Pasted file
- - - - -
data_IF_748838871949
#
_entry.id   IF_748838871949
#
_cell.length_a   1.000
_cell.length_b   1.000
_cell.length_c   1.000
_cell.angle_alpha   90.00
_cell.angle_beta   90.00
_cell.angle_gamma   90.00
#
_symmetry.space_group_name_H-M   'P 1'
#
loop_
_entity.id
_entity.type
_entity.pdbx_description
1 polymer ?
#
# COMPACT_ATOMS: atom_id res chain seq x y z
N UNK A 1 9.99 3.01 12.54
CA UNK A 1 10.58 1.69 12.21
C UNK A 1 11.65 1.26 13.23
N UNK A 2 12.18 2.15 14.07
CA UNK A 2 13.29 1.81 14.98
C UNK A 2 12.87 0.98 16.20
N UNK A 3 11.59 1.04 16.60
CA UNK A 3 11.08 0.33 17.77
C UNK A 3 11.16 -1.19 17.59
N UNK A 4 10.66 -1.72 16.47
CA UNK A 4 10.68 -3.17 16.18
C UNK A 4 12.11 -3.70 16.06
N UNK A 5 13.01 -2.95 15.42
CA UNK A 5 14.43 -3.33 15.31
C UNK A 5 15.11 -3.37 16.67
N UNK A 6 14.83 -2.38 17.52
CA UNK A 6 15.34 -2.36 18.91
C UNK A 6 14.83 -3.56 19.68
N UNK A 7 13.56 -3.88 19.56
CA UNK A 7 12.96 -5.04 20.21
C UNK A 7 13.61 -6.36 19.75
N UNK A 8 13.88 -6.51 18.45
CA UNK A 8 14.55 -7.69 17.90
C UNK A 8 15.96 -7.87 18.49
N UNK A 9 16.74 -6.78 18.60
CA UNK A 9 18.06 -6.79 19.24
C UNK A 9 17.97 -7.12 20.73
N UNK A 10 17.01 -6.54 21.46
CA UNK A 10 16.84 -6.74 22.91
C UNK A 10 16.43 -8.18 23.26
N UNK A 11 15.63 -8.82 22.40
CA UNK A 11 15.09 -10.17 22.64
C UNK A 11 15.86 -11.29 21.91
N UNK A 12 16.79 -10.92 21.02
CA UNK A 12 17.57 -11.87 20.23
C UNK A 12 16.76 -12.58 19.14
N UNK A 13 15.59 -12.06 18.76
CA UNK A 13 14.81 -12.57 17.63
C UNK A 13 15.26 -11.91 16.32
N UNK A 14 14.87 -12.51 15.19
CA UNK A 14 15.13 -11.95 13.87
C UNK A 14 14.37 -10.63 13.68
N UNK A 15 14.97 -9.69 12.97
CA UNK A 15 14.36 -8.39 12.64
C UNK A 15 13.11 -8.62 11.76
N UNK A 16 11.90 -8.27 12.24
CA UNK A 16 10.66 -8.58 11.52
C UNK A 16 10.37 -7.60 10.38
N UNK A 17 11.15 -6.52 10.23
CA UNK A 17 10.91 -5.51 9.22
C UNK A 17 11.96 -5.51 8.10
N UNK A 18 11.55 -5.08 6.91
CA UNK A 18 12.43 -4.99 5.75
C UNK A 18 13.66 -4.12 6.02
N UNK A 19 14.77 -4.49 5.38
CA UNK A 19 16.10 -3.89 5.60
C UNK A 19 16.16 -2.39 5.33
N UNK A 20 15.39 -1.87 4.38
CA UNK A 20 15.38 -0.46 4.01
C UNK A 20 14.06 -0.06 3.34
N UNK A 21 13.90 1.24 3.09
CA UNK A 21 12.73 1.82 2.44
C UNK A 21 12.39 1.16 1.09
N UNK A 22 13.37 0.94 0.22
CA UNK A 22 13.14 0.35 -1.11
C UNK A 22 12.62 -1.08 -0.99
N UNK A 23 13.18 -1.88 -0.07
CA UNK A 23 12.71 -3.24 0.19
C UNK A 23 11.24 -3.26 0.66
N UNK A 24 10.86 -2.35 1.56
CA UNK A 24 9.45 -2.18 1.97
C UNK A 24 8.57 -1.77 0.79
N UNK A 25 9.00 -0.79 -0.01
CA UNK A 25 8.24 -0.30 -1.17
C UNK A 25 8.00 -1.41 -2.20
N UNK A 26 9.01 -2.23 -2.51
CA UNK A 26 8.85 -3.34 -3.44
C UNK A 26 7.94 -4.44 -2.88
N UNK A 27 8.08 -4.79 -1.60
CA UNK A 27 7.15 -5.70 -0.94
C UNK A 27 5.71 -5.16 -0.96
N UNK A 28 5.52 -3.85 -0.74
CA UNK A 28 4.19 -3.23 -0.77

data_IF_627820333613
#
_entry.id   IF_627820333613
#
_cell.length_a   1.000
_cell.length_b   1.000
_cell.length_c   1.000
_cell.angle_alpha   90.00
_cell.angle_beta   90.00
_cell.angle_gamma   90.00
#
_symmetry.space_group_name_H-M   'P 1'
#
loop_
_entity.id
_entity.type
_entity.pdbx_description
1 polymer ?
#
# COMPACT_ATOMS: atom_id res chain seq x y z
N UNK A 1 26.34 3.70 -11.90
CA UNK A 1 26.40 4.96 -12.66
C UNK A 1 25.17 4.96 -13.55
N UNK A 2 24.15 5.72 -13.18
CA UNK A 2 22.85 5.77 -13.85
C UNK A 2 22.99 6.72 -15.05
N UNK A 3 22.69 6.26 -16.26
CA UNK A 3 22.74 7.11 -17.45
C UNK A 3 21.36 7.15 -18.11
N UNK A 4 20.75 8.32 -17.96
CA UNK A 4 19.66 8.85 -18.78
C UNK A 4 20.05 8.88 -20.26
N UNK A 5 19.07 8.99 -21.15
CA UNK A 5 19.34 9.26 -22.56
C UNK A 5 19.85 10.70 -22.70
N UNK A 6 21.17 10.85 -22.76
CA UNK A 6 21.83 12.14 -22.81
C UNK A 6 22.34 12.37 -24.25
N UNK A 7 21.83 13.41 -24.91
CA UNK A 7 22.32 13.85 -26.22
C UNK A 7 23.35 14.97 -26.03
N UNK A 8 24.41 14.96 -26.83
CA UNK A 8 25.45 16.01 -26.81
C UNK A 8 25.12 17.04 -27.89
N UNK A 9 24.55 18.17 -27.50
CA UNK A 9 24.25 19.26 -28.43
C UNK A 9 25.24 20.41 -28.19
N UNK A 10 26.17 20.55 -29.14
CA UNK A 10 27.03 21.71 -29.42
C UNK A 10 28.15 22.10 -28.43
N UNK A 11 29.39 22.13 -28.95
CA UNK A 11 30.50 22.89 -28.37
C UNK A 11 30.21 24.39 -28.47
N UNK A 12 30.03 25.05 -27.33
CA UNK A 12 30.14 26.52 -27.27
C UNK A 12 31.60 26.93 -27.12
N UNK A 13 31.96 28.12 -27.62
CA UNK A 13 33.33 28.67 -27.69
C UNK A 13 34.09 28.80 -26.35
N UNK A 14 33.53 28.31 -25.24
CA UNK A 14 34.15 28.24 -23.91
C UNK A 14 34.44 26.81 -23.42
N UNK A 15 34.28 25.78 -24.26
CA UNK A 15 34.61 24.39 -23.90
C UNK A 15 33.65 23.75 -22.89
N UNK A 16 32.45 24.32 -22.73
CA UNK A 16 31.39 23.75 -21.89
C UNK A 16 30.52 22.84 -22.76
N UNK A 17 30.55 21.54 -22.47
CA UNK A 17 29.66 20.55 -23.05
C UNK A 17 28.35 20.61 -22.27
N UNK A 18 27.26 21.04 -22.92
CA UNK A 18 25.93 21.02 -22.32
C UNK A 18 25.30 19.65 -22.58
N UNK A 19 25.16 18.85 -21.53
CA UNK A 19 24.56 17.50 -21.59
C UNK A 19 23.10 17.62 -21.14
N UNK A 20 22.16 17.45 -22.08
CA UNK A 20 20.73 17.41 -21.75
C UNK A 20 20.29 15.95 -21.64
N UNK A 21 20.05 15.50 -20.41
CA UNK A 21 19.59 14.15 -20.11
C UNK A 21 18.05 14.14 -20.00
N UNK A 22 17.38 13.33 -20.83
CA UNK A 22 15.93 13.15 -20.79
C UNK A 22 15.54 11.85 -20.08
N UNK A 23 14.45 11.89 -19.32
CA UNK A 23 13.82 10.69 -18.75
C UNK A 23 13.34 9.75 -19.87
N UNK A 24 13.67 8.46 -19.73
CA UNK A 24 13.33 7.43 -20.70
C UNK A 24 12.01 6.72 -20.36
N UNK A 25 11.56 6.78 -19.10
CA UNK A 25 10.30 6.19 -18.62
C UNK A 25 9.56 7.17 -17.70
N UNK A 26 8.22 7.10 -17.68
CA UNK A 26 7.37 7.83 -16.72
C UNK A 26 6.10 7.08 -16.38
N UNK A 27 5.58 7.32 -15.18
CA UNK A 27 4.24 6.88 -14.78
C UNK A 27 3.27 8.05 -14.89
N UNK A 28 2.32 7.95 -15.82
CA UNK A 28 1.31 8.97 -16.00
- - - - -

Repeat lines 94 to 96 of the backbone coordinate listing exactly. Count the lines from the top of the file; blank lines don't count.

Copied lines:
CA UNK A 25 8.24 -0.30 -1.17
C UNK A 25 8.00 -1.41 -2.20
N UNK A 26 9.01 -2.23 -2.51